You can’t work as a freelance programmer in a vacuum. In other words, you must let others know that you do in fact know the difference between C/C++, SQL and Java, and that you’re willing to work hard, if you want others to hire you. The first step when your goal is to promote your freelance programming business is to get on social media, if you haven’t already. Start there and then start spreading the news. Let enough people know about your freelance programming business and you could find yourself booked up for months. Here’s how it’s done.
Keys to Social Media Promotion
If you want others to notice you and your freelance programming skills on social media, you are going to have to learn to speak to your target market directly. Find out what problems your average clients-to-be are facing. Maybe they need a database constructed or maybe security is more their concern. If you want those clients to notice you on social media, start posting and tweeting phrases that get their attention.
Examples might include:
“Need a database constructed? Here are the steps to take.” Then post a link to a blog, article or video describing the necessary steps.
Another example might be, “Think your website is secure? I bet it’s not. Here’s why.” Then post a link to media that explains why your potential clients’ networks are insecure.” For best results, make sure the links you post lead to materials that you yourself produced. If you can’t write blogs, articles or film videos to save your life, get other freelancers to help you.
Using social media to promote yourself as a freelance programmer is only the first step. You may succeed in winning clients from your posts, butyour social media activity will primarily be used to get yourself seen and noticed. The next step is to join popular freelancing forums, particularly ones that have to do with freelance programming.
Codecall, CodeGuru, Dream.in.Code, Digital Point and even the Warrior Forum (which recently teamed up with Freelancer.com) are excellent examples of freelance programmer forums that you can join; and join you should.
Posting on popular forums and reading popular posts can not only teach you more about the freelancer business, but it can also help you form important connections that could possibly pay off somewhere down the line.
Imagine how much your life would change if you met up with a fellow freelance programming enthusiast who wanted to form a joint venture, or you could meet up with individuals who wish to form a freelance programmer agency.
Even if those things don’t interest you now, they could be opportunities that just might interest you a few months or years from now. The point is, the more you put yourself out there, the more exciting opportunities may come your way.
Now Go On the Freelance Programming Offensive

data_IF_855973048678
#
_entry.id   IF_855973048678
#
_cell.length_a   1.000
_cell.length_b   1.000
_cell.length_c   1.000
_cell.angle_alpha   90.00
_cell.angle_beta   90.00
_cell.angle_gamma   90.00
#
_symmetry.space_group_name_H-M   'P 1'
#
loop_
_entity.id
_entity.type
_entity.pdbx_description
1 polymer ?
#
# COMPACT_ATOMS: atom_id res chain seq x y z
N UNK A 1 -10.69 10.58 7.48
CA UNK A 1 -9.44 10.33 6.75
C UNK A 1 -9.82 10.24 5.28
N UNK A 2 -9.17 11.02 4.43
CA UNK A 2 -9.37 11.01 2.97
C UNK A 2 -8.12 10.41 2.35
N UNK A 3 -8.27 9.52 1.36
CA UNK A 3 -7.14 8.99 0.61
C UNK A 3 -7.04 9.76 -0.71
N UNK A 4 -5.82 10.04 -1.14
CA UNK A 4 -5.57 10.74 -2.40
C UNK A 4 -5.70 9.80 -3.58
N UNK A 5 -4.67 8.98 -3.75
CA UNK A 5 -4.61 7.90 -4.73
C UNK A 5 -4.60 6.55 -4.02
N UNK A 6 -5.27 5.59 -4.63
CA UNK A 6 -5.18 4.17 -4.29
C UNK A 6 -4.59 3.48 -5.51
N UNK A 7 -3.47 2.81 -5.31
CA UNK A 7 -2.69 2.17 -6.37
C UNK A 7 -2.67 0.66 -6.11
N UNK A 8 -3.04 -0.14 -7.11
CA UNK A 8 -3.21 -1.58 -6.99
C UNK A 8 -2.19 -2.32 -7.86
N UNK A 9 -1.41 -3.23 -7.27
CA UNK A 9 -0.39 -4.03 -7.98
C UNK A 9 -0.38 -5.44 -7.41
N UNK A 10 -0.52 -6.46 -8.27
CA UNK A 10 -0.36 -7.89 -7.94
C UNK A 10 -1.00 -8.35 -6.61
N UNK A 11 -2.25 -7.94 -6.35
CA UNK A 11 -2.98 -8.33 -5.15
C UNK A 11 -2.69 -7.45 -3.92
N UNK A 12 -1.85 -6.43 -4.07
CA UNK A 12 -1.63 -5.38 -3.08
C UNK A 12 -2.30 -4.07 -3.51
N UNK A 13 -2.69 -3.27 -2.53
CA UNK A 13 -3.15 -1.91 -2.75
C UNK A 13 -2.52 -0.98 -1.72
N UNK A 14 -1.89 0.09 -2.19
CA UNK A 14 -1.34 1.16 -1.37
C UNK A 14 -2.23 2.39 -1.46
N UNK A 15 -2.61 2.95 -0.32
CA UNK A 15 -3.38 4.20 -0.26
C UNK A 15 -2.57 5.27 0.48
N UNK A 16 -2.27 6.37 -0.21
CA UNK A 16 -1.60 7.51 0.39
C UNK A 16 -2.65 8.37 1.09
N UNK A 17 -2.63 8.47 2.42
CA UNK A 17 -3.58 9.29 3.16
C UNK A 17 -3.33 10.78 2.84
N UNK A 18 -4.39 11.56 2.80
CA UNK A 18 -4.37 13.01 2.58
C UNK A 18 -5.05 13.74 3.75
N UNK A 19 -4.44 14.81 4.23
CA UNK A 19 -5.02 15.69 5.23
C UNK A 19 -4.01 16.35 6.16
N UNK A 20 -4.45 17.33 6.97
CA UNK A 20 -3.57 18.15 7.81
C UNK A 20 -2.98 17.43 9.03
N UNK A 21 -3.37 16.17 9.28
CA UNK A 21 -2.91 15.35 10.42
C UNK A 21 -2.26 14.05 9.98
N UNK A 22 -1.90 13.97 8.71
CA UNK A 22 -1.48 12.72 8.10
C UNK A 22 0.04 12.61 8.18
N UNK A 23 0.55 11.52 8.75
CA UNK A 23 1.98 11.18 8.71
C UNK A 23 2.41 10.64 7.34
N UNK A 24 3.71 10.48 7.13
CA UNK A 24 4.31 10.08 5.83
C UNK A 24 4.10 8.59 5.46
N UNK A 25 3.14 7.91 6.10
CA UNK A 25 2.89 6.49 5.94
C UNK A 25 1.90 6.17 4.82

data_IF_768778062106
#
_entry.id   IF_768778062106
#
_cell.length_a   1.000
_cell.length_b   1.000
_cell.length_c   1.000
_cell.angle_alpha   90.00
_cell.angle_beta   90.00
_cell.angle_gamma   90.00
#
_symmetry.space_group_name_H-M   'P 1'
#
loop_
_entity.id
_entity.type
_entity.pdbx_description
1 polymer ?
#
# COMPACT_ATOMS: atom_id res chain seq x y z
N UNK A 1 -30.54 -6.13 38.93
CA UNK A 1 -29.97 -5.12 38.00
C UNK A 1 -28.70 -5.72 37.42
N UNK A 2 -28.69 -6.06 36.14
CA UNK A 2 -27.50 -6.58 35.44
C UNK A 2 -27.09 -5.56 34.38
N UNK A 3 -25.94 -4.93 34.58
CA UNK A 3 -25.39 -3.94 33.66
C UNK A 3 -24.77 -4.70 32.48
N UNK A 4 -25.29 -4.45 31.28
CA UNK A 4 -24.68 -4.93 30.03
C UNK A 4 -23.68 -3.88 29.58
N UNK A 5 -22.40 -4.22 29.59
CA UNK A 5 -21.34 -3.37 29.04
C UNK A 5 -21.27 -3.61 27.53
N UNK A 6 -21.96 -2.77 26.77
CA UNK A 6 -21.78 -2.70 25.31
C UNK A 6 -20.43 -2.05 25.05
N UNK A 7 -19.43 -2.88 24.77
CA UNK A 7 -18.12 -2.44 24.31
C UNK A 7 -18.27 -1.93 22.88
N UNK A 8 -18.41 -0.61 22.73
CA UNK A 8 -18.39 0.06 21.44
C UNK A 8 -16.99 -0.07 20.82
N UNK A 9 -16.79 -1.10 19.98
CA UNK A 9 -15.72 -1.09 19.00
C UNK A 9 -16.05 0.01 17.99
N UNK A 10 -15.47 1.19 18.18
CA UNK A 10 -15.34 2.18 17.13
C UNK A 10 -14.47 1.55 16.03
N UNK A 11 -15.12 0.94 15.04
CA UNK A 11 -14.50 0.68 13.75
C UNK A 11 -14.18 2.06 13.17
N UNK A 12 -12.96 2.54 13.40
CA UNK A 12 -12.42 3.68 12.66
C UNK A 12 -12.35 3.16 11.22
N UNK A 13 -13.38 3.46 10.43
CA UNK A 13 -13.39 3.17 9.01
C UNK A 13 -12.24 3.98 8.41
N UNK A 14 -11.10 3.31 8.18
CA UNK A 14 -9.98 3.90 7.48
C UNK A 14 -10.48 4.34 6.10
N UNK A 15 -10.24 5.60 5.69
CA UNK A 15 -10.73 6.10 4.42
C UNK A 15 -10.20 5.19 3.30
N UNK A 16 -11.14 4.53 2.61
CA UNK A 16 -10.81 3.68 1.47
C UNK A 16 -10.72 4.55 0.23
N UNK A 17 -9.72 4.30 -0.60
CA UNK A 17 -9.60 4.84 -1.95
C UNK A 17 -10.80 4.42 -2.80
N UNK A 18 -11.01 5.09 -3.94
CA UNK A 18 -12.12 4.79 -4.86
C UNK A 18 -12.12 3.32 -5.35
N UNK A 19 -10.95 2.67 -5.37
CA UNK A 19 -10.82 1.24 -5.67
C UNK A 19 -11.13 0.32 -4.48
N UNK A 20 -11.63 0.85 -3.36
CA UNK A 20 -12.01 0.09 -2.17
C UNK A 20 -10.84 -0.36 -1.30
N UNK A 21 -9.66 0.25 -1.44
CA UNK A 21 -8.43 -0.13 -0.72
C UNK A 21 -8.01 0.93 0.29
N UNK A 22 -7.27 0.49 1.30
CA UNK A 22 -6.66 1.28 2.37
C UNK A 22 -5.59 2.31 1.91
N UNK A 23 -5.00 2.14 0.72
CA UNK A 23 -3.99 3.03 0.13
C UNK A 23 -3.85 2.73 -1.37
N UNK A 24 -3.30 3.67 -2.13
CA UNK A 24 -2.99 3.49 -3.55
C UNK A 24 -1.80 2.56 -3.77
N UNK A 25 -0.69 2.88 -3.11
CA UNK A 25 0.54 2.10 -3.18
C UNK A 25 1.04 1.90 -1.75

This freelance programming advice has so far concentrated on passive promotional techniques. That is, they are techniques that expect the client to come to you. Instead of relying on fate to build up your freelance programming business, it’s time to take your business to the clients who you hope will hire you. The best way to do this is to go where the clients are; and most freelancer clients hang out on one or more of the most popular freelance job boards online.
Freelance Programming Job Boards
The following job boards are excellent resources that all freelance programming professionals should check out. Create your profiles, talk a good game, describe your experience and training and start bidding on jobs to become the success story you’ve always wanted to become one new project at a time.
Programmers, software engineers, Java and application developers will all find a nice home at iHire. The user-interface is fairly straight forward, the site is easy to use and there are always new jobs being posted. This site is perfect for the truly ambitious programmers who desire all the work they can handle.
Freelancer, Elance and Odesk
These three are fairly similar in design, yet each one comes with its own perks and drawbacks. For best results, create profiles on all three. You can then maximize your chances of finding work and you’ll look like you’re everywhere to clients who happen to be using multiple job boards to conduct their own freelancer searches.
Don’t just stop at social media, forums and job boards. Call/email/fax companies and inquire about their programming needs. Go door-to-door and ask companies if they need a good freelancing professional and attend job fairs where you know clients-to-be might congregate.
The fact is, promoting your freelance programming business isn’t difficult these days. You have many tools and techniques at your fingertips. For them to work, you must use them and actively promote your services to anyone who will listen. With freelance programmers being in such high demand, put the effort in and you will be hired. As long as you have the skills and experience to do a job well done, your business will flourish.
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